Hi @tiffanyyhchang! I have a lot more empathy for leaders at companies now. Running a startup is hard and it's easy to make mistakes, especially when you're doing it for the first time. When you're an employee it can be hard to understand that, especially when you feel frustrated with your boss or your leadership team.As a founder you also learn how to get things done with a ton of ambiguity and without anyone there to tell you what the right decision is, pat you on the back, or help push you up the hill. I am a lot tougher and more resilient now!
@cadran Thanks for sharing your perspective! Founding a company sounds like a great test of character and mental fortitude. As a founder and CEO, how do you determine which challenges you're going through to share with your peers or direct reports, and which ones to keep within a very small team of folks or even with yourself? I imagine this can help others understand the challenges a leadership team experiences; however, I can also understand some information might be too sensitive to share with others.
Great question! I don't have a "Right answer" for this. Early on we defined Elpha's community values very simply with three words to guide our actions: direct, transparent and optimistic. We also added "no surprises" to our list. These have been really helpful for me in terms of making decisions about information to share and other actions I take. Even though these are just a few words, it tends to become clear to me quickly whether information is important to share in service of transparency, directness or eliminating surprises. And then when I share that information, if it is negative, difficult, or potentially scary in some way, I think through the ways it can be reframed to offer something positive, and I think through my own optimism for the path forward and share that also.
Thanks for taking the time to respond to my follow-up question! Love that our community values helped guide your communication strategy and decisions with your own team.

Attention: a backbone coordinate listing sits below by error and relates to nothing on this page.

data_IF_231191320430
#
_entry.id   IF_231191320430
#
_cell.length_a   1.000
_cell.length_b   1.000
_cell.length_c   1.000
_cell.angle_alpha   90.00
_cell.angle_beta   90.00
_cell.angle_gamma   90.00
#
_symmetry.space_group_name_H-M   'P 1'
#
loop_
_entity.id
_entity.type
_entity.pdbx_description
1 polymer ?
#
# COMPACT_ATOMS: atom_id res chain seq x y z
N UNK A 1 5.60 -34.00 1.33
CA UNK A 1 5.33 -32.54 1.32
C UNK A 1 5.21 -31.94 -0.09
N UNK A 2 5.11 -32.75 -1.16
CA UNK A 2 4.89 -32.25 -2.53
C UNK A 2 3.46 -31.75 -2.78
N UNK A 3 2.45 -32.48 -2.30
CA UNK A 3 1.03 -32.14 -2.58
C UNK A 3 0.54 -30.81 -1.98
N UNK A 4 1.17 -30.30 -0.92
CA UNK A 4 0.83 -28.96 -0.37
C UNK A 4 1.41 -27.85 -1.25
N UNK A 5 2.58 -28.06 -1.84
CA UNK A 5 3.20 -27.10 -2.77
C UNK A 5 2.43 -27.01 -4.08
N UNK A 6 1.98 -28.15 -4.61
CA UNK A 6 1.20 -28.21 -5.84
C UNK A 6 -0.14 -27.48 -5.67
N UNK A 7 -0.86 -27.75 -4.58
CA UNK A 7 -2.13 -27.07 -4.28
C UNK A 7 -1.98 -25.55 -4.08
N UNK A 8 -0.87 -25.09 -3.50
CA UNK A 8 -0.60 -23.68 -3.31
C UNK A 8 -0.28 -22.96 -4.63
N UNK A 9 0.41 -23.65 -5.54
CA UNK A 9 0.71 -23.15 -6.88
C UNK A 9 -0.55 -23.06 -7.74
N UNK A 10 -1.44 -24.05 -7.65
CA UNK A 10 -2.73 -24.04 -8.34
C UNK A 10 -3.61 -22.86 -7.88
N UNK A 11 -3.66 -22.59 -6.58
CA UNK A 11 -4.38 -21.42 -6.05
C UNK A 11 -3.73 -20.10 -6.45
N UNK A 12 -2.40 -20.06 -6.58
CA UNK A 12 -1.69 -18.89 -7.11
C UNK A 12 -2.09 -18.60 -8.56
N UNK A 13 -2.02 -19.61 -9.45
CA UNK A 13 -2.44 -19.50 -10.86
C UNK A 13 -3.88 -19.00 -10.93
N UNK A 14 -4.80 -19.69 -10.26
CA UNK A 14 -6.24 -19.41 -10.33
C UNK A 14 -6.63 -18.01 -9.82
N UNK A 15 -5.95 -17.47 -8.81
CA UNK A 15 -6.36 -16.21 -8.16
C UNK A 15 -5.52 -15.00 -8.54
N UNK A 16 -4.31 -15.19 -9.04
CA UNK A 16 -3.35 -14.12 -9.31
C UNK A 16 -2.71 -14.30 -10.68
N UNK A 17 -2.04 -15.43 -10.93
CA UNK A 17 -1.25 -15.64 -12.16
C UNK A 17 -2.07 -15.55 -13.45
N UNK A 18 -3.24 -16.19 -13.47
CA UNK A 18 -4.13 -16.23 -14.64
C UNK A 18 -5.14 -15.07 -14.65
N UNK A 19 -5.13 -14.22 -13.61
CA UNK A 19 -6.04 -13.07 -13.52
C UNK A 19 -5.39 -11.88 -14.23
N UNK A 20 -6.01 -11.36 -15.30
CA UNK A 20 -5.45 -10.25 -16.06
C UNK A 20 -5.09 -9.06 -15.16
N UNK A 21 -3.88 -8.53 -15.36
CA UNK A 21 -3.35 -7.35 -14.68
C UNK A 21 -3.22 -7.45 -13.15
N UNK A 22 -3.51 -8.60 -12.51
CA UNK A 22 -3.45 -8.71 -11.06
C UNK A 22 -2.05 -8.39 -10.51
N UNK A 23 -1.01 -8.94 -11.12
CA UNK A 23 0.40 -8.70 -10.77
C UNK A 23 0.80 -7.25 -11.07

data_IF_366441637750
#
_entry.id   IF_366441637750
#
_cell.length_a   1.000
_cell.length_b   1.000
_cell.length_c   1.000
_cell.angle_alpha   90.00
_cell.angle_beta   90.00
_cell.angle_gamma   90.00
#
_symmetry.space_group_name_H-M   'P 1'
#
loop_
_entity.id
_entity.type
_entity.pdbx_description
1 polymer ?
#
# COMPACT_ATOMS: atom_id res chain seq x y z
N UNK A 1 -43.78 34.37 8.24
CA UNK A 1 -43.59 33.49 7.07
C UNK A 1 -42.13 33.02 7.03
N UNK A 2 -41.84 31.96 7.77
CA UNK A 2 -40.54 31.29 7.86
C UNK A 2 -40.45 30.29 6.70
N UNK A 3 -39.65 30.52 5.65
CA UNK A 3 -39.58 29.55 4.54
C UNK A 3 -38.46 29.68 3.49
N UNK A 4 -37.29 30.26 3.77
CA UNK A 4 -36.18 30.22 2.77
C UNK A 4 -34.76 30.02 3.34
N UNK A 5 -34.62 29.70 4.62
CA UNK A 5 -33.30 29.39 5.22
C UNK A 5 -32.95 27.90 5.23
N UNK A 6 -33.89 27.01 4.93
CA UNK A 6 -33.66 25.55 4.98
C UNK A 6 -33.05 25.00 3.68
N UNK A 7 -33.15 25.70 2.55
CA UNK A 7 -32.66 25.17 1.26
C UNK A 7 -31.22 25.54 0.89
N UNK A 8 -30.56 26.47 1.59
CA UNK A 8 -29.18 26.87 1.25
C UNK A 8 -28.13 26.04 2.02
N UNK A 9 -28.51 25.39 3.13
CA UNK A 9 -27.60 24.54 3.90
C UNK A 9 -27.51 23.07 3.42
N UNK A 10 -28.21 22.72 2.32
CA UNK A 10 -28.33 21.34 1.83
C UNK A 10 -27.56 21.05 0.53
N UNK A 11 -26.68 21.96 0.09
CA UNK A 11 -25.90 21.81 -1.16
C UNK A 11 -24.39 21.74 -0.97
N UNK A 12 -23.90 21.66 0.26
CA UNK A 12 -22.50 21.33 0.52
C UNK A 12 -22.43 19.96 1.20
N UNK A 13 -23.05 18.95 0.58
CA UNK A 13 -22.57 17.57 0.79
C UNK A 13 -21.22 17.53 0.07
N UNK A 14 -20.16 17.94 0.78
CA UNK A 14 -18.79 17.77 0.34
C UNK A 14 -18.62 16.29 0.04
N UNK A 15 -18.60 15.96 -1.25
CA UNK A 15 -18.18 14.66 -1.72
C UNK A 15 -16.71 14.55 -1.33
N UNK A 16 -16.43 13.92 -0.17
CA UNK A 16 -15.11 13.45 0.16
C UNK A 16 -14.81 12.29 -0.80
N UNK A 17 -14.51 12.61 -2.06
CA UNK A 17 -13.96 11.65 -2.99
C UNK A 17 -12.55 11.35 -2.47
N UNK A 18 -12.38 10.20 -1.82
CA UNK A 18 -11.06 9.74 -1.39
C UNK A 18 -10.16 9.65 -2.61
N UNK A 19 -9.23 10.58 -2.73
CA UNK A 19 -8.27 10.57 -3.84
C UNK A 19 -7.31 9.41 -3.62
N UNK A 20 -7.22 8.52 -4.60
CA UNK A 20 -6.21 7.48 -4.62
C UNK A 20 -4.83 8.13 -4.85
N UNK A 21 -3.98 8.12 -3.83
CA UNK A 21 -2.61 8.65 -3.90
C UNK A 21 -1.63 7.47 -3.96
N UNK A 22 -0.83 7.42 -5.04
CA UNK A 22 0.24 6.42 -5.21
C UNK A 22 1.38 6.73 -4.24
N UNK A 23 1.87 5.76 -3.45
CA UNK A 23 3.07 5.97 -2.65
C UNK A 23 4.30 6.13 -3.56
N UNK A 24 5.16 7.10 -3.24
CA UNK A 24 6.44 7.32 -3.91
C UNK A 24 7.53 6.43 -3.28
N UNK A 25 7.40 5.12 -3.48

@cadran Thanks for your post and for building the Elpha platform! I am interested in learning more about your transition from IC to engineering manager. What skills did you find most helpful? What advice do you have to share for people going through job transitions? Thank you!
I am a big believer in direct communication. When I first started managing, I felt pretty comfortable giving feedback and having direct conversations. I've found this to be super helpful for making sure projects stay on track and that I'm on the same page with my team. Figuring out how to hold other people (and myself!) accountable in a productive way is hard, but so important and it's something I'm always learning to be better at.
Thanks @cadran for taking the time to answer our questions! I am looking forward to engaging more on this platform and seeing Elpha grow!
Thanks @juliezarubafountaine! look forward to getting to know you better here :)
Thank you for taking the time to do this, Cadran! Always love hearing your insights 💜 There are so many great questions here already so, to not double up on what's been asked, my question is: what have you learned about yourself in creating Elpha? From the moment you decided to start a side project to becoming a founder and growing the community to over 100K?